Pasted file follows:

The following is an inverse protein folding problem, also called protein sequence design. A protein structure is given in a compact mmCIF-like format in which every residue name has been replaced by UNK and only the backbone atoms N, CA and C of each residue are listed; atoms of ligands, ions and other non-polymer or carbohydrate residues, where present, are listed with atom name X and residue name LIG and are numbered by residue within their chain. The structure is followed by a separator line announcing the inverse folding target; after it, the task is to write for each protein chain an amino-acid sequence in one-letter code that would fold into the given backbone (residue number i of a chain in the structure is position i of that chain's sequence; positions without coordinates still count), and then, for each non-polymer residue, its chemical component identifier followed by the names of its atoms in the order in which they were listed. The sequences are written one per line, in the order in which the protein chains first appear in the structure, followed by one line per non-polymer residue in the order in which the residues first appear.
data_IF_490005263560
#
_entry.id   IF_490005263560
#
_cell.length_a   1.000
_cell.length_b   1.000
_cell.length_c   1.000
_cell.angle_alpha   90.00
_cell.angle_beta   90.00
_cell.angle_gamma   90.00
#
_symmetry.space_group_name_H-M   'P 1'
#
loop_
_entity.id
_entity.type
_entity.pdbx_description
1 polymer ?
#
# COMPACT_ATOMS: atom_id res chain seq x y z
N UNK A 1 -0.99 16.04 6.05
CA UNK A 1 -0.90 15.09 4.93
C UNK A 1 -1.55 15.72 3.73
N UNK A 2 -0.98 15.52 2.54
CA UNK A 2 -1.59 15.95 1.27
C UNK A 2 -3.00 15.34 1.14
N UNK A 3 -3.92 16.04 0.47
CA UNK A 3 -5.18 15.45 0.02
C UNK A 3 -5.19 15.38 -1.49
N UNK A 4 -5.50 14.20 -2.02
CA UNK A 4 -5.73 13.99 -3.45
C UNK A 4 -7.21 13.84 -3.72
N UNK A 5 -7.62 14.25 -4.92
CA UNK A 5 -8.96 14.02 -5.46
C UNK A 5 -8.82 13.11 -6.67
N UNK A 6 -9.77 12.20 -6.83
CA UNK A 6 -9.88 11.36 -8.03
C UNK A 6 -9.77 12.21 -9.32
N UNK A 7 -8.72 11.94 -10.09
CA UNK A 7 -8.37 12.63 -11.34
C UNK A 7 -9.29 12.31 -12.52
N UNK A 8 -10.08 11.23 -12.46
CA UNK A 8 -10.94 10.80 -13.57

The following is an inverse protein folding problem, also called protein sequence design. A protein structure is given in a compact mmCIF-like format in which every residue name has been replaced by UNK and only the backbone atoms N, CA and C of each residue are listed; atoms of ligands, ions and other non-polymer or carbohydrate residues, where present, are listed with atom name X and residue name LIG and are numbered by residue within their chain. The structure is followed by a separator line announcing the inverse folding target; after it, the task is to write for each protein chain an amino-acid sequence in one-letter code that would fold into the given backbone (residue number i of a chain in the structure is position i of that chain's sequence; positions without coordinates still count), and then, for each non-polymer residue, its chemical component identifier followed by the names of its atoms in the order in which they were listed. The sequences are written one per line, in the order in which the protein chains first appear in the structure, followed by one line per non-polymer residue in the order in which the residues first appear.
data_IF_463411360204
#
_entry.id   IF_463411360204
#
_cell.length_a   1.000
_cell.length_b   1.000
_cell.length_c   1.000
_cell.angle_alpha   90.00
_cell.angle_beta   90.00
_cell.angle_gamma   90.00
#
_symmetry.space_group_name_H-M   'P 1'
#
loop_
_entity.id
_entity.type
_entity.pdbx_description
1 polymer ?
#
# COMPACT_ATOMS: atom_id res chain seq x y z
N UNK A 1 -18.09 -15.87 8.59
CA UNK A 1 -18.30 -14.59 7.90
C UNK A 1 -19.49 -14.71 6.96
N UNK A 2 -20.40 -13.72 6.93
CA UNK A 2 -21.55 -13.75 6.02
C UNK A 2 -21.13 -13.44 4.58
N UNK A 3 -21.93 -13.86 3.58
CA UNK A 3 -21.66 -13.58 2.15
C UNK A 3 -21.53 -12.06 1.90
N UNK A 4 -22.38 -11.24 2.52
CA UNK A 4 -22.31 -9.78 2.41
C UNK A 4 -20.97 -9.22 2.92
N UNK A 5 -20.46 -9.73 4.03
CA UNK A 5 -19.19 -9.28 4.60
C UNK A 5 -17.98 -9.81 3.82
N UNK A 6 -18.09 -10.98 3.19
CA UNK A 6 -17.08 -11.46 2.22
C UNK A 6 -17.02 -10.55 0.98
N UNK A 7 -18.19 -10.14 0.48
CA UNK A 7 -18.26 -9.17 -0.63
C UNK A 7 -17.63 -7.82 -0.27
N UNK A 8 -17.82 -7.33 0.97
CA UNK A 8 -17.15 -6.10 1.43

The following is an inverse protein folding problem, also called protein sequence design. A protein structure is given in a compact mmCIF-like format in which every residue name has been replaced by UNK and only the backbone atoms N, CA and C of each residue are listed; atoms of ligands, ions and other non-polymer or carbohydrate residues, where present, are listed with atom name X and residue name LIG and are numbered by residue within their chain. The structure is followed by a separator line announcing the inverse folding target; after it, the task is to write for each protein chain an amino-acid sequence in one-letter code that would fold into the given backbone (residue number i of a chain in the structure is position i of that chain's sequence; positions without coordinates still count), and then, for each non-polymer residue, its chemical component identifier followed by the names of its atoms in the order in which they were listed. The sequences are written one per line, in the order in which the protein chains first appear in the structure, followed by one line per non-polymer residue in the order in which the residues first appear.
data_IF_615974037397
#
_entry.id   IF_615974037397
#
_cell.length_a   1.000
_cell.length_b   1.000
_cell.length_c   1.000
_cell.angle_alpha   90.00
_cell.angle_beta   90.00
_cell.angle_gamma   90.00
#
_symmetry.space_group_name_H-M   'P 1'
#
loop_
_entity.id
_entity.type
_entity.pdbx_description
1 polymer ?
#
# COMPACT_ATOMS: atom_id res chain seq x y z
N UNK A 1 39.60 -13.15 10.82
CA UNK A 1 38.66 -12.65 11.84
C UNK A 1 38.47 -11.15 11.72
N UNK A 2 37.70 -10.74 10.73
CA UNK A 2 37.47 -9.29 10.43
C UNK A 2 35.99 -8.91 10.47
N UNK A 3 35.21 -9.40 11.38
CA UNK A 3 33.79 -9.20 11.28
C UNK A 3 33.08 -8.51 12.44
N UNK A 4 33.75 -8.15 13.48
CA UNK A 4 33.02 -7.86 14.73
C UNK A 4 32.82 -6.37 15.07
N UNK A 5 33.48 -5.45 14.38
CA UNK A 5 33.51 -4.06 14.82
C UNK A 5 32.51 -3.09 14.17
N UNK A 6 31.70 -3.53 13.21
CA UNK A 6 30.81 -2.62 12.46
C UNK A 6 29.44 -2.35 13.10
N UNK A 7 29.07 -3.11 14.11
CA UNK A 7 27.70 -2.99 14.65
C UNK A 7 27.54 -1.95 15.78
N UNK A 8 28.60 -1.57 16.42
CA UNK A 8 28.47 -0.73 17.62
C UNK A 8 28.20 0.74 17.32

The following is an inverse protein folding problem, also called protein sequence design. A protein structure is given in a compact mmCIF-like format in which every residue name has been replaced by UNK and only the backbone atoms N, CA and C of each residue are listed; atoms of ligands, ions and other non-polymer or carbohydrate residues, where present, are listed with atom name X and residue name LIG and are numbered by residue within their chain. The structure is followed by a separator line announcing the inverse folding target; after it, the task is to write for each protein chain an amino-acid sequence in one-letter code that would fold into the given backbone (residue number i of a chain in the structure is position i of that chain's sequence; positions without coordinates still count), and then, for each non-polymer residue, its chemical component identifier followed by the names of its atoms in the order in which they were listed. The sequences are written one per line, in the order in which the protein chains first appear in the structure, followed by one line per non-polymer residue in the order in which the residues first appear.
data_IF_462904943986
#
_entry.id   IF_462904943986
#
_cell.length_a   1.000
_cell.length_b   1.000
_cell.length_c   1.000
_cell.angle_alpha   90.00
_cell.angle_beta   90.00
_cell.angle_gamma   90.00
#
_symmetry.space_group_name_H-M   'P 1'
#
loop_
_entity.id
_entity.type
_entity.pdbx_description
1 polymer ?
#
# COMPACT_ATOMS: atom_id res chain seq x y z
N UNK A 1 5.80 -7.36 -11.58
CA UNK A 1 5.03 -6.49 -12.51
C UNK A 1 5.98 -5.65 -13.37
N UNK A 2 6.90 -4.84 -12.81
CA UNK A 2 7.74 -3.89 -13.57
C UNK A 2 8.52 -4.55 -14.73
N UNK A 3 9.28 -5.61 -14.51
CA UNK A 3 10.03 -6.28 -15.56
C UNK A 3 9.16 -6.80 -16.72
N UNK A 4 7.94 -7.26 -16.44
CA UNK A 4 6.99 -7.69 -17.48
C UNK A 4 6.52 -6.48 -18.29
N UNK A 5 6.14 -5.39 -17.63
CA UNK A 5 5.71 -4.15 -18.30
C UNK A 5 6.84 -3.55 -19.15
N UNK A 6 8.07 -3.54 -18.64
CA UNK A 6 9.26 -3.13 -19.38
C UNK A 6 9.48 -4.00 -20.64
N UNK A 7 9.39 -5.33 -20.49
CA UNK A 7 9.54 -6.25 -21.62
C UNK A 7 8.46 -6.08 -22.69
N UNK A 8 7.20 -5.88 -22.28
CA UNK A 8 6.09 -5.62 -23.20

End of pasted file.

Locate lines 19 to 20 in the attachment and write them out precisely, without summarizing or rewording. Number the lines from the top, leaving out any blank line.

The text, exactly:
1 polymer ?
#